And then there was the war: had it come to a popular referendum, or had the American people somehow been able to override the votes of their idiotic and misled representatives, I highly doubt there ever would have been a war in the first place -- at least not a terribly planned, horridly rushed one, that was more of the experimental "brainchild" of Rumsfeld than anything else.

Also, I honestly don't think that we need to be mucking around in a country that posed absolutely no threat to us, at great expense that is putting us in great debt, while here at home we don't even have a solid democracy and not everyone who can vote, does so. I feel that voting in major elections should be 100% mandatory, and that even homeless people with no address should be able to register to vote. I also feel that the voting age should be lowered to 14, since anyone who is 14 might be drafted within the term of a given president -- and at 14 they should know enough about the public school system to have a voice in changing it. If they are not literate enough -- well do you think that many adults are any more literate?

Look I simply don't buy the argument that either the Iraq or Afghanistan wars were necessary or the best way to go about things. I think that if you look back at history, when a country embarks on military campaigns in the way that we are doing, it ends up leading to a long, bloody war or series of wars. And if you read Bush's rhertoric, that's exactly what he wants, because he thinks it will spread "freedom" around the world and will "secure" us here at home so we'll be safe from "terror" and that this is "progress" for "America" (BINGO).

But I do not believe in the idea of a "just war." I believe we are only making our enemies more numerous and more resolved by our unrequested intervention. And while there may be short-term positive signs, like the recent election, I do not agree with nor condone the methods used to achieve them. It is entirely one thing for a nation to undergo revolution and come to democracy on their own, like we did, like France did, like the Greeks did. It is entirely another thing to have it imposed by a foreign nation (unless it is being restored, or if they attacked us first, like in WW II), and I do not think it wise of pundits to claim what is happening in Iraq is equivalent to the falling of the Berlin wall or the collapse of Communism in Russia.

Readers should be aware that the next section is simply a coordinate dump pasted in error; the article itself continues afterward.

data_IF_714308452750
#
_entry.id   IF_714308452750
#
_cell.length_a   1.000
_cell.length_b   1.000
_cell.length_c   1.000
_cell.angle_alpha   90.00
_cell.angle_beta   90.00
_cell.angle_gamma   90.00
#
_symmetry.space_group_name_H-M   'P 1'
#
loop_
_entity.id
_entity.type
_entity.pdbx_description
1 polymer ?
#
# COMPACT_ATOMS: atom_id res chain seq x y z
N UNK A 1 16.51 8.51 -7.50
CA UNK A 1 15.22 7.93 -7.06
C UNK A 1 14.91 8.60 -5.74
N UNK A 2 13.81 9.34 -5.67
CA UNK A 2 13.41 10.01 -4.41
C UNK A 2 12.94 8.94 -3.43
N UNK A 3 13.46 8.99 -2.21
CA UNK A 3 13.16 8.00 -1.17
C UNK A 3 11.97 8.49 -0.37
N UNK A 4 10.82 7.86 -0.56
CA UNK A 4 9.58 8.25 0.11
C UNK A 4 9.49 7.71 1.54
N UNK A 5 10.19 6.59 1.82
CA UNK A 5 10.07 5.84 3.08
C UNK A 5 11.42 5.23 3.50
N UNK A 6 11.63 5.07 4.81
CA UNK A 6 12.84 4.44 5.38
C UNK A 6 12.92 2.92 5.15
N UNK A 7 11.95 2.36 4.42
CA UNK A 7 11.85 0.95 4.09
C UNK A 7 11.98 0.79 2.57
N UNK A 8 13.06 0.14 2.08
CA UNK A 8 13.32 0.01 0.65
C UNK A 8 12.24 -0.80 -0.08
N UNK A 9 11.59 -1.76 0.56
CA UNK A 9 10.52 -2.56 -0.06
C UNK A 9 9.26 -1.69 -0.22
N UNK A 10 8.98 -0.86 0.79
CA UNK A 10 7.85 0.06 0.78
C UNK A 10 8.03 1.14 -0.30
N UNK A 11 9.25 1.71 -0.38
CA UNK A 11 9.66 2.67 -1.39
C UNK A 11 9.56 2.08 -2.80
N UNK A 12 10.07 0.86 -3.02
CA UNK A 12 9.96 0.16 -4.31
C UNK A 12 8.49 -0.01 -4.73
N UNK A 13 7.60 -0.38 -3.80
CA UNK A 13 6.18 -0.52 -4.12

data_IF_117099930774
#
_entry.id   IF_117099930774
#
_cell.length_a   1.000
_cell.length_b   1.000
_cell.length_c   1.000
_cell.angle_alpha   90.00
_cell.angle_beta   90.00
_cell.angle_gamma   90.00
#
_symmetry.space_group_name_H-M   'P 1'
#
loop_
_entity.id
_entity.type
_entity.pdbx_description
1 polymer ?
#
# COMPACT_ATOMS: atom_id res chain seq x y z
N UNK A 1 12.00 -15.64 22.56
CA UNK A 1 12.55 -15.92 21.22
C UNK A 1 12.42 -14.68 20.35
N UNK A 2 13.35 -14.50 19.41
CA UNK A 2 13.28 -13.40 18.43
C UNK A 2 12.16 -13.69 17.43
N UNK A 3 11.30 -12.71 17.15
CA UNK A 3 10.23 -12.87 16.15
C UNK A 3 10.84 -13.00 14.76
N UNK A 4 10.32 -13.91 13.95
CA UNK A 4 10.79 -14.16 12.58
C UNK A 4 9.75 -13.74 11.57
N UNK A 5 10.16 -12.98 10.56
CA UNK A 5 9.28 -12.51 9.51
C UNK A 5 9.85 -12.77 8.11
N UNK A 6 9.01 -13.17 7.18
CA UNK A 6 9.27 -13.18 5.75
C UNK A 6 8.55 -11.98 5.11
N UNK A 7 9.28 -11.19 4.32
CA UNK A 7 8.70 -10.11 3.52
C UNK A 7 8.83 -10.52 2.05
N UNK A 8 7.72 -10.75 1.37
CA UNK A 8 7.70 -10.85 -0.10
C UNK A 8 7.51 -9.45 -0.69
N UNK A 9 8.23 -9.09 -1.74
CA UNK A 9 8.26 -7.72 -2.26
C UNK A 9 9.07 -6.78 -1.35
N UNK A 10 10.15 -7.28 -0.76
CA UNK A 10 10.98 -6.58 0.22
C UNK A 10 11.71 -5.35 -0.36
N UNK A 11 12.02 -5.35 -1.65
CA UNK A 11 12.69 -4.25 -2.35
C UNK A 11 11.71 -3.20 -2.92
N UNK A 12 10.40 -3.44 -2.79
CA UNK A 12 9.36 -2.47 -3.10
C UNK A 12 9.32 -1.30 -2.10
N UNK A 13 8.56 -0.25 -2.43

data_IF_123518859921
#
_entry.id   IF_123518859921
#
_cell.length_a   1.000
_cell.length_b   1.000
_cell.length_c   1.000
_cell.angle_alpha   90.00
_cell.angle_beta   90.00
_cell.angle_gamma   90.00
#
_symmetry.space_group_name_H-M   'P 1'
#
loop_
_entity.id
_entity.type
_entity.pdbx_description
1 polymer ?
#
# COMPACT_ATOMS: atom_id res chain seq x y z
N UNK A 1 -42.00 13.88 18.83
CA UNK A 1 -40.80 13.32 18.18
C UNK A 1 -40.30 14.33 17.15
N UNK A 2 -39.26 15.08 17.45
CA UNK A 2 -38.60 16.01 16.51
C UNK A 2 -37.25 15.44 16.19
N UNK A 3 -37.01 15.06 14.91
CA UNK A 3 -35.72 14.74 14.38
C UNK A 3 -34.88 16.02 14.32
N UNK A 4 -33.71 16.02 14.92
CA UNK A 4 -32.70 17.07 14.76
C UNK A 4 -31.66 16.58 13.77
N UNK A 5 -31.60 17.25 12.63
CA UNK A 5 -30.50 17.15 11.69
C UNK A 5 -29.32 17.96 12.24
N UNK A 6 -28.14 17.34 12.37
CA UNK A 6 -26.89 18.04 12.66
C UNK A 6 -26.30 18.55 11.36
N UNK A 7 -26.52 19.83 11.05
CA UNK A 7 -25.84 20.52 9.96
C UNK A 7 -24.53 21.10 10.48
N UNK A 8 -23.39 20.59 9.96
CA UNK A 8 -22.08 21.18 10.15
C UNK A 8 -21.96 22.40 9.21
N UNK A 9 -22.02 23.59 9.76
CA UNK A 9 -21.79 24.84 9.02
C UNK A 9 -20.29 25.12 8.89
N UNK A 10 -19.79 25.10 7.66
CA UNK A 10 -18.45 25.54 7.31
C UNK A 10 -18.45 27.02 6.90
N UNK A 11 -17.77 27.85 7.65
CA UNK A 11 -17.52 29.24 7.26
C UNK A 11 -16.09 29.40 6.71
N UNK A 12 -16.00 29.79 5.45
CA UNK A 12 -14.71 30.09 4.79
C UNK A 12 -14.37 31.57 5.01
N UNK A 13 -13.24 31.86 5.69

For indeed, pundits may feel that the Iraqi elections are equivalent, but what matters is what Iraqis think, and what they are able to do, and when they are able to do it.

Someone might say to me, "If, in 10 years, Iraq is free, has a democratic government and a military of its own, and we are no longer there, then what will you say?" I will say you are smoking crack, because we will be there forever, just like we will be in Germany and Japan forever. But even worse, in Iraq, it is American and British companies who are now, and will be forever, controlling their oil.

What do you think, that the new Iraqi prime minister is going to demand that all our forces pull out and that Iraqi companies be able to control all that oil? Those trillions of barrells? LOL!!! Iraq is going to be a foreign-controlled corporatocracy, and while yes that is better than Saddam for the Iraqi people (and certainly for Bush's oil buddies), I don't like it very much.

JSG Signing Off